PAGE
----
I saw my endocrinologist just three days before the beginning of the new year.
In the hustle and bustle of the last few weeks of my first semester, I may have let my diabetes care slide a little bit (read: like WHOA). Something about the stress of finals and staying up all night leads to intermittent to non-existent finger sticks along with copious amounts of diet coke and nothing but take out dinners. There were definitely days when I only checked what my blood sugar twice and saw numbers floating in the 200s and 300s (if ever you were curious, stress does make your blood sugar rise). I leaned heavily on my Egg-shaped friend and took somewhat random correction boluses. This routine disturbingly echoes my diabetes managements techniques as an undergraduate, except I didn't have a continuous monitor to keep an eye on my waxing and waning sugar levels.
Between celebrating that school was over, driving up and down the northeast, and trying to unwind, I completely forgot about my appointment. Somewhere in the back of my head, I knew there was some reason I hadn't made any plans for travelling or adventuring with friends for that Thursday. When the receptionist called, I mumbled my affirmation that I would be there. A mental image of a mostly empty spreadsheet appeared in my mind instantaneously. I didn't even pause before thinking my HbA1c would be somewhere between 7 and 9. The worry and fret weren't far behind.
I always want to be doing my best. If I can walk into my doctor's office knowing I've been trying, I don't have anything to fear. I can hold my head up high and answer any doc's questions. But this appointment was different. All I had to show were a bunch of excuses. Life gets in the way sometimes, but my good health gives me the ability to do more.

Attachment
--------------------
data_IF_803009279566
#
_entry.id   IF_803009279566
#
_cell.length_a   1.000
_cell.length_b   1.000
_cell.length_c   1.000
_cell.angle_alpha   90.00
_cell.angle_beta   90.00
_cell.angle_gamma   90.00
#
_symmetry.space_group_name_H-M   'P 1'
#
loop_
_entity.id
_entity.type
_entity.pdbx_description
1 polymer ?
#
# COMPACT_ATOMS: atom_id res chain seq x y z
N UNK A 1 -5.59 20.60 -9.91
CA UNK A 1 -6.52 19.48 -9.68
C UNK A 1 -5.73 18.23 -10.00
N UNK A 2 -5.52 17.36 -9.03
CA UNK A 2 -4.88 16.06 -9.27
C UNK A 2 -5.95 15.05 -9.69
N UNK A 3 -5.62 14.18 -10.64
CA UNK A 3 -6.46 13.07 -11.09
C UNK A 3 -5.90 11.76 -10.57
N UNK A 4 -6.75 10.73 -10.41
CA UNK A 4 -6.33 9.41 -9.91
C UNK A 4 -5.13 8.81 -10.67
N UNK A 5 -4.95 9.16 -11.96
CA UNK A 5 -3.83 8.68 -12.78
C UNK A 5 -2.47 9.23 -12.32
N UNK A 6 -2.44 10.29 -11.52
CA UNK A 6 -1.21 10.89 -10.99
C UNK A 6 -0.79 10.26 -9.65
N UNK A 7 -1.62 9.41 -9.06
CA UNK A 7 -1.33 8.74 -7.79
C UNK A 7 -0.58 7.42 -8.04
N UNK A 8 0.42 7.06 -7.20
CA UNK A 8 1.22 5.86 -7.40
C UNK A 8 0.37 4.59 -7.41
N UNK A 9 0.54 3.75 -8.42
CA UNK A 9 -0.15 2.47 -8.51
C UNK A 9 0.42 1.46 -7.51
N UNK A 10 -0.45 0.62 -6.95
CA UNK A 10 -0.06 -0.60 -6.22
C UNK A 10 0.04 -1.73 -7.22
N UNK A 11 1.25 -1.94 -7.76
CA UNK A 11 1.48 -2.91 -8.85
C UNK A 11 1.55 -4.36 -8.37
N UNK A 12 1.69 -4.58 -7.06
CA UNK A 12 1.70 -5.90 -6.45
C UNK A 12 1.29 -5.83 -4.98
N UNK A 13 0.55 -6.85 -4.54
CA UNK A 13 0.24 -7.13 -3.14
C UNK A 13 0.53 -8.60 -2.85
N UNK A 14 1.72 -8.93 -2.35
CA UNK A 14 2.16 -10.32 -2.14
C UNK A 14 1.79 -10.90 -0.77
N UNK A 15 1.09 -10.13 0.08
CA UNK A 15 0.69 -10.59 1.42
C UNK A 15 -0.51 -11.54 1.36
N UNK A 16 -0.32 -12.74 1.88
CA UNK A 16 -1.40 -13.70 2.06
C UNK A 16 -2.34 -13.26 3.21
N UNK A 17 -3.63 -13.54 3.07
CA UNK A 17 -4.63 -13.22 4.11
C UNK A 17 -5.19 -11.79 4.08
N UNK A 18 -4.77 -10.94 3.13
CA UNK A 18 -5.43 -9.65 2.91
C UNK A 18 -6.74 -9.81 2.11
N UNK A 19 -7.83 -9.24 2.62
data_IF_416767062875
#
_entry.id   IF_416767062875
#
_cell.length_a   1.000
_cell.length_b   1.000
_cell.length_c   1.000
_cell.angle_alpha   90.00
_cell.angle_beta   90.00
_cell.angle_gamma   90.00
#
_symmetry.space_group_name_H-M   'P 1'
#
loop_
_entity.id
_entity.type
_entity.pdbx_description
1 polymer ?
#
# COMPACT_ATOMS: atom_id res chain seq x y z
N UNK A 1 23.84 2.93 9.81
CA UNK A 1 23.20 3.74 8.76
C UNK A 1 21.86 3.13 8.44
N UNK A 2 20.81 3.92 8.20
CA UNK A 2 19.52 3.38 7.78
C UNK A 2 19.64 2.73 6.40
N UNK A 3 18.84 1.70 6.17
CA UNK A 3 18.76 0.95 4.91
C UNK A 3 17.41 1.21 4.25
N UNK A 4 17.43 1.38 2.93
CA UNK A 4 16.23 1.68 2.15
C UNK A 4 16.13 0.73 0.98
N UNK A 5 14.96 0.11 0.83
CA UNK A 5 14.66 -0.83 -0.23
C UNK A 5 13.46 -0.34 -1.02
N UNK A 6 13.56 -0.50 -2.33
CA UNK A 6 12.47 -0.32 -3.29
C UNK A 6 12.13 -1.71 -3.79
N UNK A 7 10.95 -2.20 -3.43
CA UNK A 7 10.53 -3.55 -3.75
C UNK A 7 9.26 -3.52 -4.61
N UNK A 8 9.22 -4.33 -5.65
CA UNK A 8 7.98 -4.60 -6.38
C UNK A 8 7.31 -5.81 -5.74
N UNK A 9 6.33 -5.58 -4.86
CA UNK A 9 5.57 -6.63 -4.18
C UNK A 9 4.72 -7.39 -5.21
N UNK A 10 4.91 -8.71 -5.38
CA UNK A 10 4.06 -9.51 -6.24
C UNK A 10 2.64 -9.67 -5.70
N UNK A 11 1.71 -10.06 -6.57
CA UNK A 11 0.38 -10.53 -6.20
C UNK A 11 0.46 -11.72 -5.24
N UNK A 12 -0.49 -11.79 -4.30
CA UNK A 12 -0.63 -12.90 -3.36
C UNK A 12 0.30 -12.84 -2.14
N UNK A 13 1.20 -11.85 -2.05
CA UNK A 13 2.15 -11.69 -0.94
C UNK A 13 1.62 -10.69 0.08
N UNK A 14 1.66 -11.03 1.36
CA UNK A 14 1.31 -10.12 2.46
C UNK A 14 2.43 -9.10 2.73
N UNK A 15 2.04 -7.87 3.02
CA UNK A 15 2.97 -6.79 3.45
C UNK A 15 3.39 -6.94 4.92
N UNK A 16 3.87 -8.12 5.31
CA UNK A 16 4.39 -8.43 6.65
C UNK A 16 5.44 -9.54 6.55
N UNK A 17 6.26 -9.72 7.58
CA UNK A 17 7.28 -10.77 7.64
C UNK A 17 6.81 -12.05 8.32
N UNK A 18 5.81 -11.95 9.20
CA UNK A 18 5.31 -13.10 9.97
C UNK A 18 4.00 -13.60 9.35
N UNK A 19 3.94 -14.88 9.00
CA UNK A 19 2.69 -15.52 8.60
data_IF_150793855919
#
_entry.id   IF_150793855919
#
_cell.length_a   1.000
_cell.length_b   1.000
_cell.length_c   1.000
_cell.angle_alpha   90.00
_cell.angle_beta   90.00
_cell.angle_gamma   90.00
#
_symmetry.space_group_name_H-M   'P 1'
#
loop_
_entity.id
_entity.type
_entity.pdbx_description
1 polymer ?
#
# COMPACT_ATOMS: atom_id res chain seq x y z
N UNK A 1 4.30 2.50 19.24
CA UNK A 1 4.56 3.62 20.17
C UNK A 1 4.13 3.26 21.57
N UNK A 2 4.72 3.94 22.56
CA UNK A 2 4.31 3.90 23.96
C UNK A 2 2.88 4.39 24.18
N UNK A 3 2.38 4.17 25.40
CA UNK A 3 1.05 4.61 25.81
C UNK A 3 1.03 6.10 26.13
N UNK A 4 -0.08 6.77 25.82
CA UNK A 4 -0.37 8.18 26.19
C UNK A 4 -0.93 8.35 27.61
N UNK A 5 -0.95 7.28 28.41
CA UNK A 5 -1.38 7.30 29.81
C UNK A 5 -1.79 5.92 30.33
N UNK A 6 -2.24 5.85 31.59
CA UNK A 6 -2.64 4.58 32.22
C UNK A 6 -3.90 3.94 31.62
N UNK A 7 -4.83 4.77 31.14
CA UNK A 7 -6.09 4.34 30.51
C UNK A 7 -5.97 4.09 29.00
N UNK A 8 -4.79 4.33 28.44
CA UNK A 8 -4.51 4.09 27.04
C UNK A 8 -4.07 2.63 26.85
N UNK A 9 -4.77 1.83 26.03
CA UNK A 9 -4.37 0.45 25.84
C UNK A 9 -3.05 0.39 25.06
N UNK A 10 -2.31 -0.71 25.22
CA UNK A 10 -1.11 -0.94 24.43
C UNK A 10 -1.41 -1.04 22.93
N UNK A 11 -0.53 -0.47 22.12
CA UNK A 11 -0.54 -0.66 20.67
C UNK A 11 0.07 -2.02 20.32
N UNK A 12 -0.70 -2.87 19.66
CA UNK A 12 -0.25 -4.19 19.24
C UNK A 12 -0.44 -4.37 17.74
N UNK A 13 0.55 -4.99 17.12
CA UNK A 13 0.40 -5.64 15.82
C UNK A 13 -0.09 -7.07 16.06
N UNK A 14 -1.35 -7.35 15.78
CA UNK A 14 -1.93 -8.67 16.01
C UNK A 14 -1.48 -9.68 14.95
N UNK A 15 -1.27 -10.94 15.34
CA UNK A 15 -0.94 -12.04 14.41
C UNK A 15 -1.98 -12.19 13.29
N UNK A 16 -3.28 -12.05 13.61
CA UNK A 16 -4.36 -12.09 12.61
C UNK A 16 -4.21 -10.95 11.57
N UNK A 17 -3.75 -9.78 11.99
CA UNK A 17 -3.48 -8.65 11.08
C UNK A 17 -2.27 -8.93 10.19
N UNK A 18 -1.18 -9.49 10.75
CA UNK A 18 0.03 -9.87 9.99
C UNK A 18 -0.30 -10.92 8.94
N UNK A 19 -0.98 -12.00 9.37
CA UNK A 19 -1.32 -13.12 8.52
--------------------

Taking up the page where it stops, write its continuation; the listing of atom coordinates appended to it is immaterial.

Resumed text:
All bundled up, I walked into the office and handed the receptionist my dismal looking log. After a few minutes of waiting and watching dLife clips (love seeing people I "know" and know of on television), the nurse called me in. We went through the weight and blood pressure routine while exchanging niceties. She laughed when I told her I was a professional pin-cushion as she checked my blood sugar and loaded the on-site HbA1c tester. My doctor walked in a little hurried looking while the tester was still counting down. We chatted a bit and then she said something about not wanting to make any changes to my basal rates since she trusted my abilities to do so, she didn't have a log to look at, and my HbA1c hadn't changed much. I was so taken aback that I didn't notice or correct her about the log. In the 4 months at school and the crazy stress of finals, my HbA1c had only risen 0.2 points, which is well within the error range of those machines. She wished me well after my brief verbal and physical examination and was on her way out after before the full realization of that sunk in.
I don't usually make New Year's resolutions, because they are very rarely kept. This year, however, I'm very determined to make and keep a very different resolution. Do I want to lose weight? Yea, but that can be tackled later. Right now, all I want to do is trust myself more. I want to trust my behavior. I want to trust that I'm doing my best. I want to trust and have faith for better results than the rational side of me would expect. Because stressing and worrying about what's coming isn't healthy for anyone. My resolution for 2012 is to believe in me, to believe in good things, and to believe in optimistic outcomes.